“We were so poor that the poor kids didn’t want to hang around with us,” Alexander laughed. “I grew up with a lot of love. My mother didn’t give us material possessions, but she taught us the value of education, and especially reading.”

Alexander graduated from Hutchinson-Central Technical High School, and he attended the University at Buffalo before leaving in his junior year after passing the firefighter exam at age 20, becoming the youngest firefighter in Buffalo’s history.

Alexander worked for the Buffalo Fire Department from 1989 to 1996, taking night classes to finish his English degree.

Trained as an emergency medical technician, Alexander also went on rescue squad calls. He started reading about medicine, and eventually the 31-year-old father of three gained acceptance into UB’s medical school.

Alexander continued to work as a firefighter during his first year as a medical student.

“I wouldn’t recommend that,” Anderson said. “That was a lot of work. It was very challenging fighting fires and going to medical school.”

Alexander, 51, did his residency at Henry Ford Hospital in Detroit, graduated in 2004 and started practicing orthopedics in the Finger Lakes in 2004. He started his own practice two years later.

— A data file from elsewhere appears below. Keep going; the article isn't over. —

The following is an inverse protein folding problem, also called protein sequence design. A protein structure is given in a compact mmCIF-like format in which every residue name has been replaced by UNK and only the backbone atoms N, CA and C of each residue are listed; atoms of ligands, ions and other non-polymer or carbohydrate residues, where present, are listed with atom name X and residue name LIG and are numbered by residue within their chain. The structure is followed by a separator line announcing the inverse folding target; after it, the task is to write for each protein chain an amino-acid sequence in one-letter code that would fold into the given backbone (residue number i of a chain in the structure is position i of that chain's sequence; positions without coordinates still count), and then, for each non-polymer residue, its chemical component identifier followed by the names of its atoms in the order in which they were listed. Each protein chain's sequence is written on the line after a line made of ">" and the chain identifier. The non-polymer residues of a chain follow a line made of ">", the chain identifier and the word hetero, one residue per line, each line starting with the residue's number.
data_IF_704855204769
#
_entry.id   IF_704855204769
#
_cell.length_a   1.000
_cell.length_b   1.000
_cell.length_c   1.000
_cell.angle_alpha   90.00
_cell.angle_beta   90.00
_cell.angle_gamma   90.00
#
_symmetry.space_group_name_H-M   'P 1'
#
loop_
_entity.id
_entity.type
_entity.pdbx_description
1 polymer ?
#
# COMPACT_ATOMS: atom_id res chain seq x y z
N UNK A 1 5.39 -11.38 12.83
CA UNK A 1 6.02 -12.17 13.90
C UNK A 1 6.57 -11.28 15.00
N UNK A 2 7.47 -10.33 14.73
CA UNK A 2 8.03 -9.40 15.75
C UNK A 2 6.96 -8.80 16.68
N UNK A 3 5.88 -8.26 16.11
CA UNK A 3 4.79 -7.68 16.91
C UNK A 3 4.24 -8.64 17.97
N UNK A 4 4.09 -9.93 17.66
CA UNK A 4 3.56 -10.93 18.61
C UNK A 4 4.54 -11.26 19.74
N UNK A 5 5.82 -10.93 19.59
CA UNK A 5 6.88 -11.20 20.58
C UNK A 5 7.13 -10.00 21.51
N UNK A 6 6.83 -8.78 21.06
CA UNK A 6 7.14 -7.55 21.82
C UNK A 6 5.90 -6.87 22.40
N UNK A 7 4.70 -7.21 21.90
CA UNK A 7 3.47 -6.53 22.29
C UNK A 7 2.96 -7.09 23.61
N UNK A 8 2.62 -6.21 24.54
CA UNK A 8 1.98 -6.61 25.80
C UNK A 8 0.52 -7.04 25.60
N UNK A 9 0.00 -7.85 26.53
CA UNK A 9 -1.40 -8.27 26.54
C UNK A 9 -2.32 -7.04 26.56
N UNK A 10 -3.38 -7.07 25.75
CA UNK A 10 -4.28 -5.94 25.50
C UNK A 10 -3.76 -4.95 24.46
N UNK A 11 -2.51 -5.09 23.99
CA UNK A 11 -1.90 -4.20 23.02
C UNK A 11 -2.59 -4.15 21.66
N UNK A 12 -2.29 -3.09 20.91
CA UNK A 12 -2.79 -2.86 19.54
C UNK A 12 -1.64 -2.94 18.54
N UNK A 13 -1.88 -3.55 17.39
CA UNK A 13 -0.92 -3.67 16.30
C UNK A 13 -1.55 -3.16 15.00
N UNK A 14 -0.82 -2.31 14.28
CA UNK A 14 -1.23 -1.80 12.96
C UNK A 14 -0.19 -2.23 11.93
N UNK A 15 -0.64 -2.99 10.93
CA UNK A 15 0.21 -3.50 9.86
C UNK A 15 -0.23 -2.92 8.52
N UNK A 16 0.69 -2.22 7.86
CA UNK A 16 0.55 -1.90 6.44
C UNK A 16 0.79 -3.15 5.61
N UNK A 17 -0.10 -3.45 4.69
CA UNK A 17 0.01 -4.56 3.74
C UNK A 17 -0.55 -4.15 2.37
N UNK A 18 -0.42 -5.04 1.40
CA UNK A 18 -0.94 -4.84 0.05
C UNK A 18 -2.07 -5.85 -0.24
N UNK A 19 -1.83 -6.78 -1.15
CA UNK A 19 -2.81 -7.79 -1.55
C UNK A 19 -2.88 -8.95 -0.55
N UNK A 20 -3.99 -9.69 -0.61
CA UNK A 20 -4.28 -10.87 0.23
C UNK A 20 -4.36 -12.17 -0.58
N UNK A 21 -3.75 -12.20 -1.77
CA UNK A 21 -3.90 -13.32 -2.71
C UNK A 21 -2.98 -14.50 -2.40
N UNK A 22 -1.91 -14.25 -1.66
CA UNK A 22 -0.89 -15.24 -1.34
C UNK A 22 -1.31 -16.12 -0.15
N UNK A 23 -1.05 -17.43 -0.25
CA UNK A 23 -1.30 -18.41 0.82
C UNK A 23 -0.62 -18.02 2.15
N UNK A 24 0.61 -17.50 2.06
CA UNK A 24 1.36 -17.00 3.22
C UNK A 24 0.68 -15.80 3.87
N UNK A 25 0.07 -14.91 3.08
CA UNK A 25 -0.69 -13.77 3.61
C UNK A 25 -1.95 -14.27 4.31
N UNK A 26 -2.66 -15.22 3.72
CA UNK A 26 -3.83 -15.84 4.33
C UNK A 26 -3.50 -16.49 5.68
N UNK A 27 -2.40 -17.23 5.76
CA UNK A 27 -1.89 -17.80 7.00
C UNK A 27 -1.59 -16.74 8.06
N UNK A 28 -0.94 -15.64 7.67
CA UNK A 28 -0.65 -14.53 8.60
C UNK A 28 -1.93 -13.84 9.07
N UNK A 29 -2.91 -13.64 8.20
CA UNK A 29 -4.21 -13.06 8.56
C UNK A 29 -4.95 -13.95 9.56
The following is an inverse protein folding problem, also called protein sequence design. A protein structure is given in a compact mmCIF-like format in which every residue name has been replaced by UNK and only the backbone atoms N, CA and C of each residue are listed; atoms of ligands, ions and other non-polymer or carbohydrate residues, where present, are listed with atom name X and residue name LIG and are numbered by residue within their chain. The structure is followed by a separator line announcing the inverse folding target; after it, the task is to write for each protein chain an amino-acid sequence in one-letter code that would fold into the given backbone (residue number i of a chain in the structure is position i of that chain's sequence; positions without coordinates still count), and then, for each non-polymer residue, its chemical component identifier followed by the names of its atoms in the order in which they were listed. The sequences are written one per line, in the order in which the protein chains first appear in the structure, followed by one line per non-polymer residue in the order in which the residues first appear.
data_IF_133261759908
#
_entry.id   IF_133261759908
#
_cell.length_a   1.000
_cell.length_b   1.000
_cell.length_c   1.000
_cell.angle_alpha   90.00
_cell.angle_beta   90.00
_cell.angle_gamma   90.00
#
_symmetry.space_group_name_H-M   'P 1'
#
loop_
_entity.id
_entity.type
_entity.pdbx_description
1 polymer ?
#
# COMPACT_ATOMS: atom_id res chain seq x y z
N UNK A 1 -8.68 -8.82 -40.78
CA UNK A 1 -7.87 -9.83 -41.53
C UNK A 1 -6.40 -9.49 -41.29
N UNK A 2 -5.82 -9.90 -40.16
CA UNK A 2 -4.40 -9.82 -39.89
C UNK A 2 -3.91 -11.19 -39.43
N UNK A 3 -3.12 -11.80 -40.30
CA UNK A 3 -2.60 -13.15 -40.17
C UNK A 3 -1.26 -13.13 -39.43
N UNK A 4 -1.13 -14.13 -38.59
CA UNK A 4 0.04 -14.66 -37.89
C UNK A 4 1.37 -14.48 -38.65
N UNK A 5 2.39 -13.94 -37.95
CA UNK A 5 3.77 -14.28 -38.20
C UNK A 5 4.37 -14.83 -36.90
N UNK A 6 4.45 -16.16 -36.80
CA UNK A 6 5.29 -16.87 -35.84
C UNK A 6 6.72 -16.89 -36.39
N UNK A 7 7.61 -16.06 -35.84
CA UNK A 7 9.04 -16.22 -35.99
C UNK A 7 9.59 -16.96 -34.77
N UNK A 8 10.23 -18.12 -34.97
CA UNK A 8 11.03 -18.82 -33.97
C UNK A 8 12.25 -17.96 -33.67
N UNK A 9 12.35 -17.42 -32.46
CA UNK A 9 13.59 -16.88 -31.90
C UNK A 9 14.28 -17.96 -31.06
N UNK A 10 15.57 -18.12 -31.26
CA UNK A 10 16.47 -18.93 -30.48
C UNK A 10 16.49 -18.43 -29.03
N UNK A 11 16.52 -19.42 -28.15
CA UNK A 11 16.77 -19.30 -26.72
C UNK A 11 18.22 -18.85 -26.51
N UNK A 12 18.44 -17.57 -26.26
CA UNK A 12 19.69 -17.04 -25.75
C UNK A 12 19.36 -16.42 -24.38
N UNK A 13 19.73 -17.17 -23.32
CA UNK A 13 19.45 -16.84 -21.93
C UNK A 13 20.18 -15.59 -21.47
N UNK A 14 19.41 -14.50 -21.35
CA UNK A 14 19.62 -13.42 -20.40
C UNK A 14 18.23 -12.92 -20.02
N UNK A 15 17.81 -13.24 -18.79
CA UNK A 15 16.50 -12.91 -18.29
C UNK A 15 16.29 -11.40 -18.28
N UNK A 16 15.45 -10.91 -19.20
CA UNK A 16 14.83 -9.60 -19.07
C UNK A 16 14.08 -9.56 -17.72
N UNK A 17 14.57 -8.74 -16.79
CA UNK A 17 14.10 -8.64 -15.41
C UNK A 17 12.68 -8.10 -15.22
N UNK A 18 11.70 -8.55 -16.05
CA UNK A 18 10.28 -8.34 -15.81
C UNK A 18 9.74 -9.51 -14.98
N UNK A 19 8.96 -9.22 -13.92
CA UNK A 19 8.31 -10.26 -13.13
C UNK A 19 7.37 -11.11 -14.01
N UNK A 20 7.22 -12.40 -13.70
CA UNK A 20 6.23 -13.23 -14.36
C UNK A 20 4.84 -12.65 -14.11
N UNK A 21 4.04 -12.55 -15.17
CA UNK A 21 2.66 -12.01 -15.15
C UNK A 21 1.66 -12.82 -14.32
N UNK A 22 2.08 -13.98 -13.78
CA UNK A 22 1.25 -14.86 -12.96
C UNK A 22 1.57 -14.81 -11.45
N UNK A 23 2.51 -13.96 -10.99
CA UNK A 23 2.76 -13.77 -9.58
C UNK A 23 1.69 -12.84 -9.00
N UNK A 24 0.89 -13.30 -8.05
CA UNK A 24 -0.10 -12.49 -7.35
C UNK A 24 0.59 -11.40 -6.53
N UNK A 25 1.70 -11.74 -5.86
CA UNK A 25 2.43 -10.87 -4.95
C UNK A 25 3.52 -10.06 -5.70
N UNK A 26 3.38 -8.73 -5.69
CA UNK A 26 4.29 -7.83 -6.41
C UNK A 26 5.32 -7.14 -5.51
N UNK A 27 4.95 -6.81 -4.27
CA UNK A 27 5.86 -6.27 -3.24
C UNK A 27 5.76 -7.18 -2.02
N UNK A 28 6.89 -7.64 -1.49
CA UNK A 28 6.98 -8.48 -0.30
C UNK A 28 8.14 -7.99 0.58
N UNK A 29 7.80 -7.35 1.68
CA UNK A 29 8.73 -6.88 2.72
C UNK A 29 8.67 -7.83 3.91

The Alexanders have also given $500,000 to build an emergency ward at Newark Wayne Community Hospital, 35 miles southeast of Rochester.

Alexander recalled something else about how community centers influenced his life. He was 15 when he received a special honor from the Babcock Boys Club.

“One of the things that instilled a lot of self-worth and self-esteem in me was when I was named ‘Boy of the Year.’ That was a pivotal thing because it made me feel like I was somebody, and that maybe I could succeed in life,” Alexander said.

“It’s things like that that really make a difference in kids’ lives,” he said. “It could also be a safe place to hang out, a place to participate in sports or do homework, or to get something to eat.”

Mayor Byron W. Brown thanked the Alexdanders in a statement.

“Our renaissance is being fueled by public-private partnerships like this one between the city and community. I thank Dr. Alexander for his faith and confidence in this important project for this area,” he said.

Other companies working on the project at free or reduced rates are Kideney Architects, C&S Engineers, Siracuse Engineers, Kavinoky Cook LLP, Frey Electric, J.W. Danforth & Co. and Davis-Ulmer Sprinkler Co.

Stefan Mychajliw, Erie County’s comptroller and Alexander’s younger brother by 10 years, expressed pride in his brother’s gift to their former neighborhood.

“He’s the most kind and generous and loving guy I know,” Mychajliw said.

“He really wants to keep a low profile and not be in the limelight, but practically everything he earns he gives away for great causes. He’s a great mentor and role model in living a life of generosity.”

Mychajliw said the new community center will be a great addition to the Seneca-Babcock neighborhood.

“This community really needs a shot in the arm like this,” Mychajliw said.

“The current center is woefully inadequate to meet the needs of the poor in the neighborhood. They are doing an incredible job with what they have, but we should be doing a lot more, and we can through this new community center.”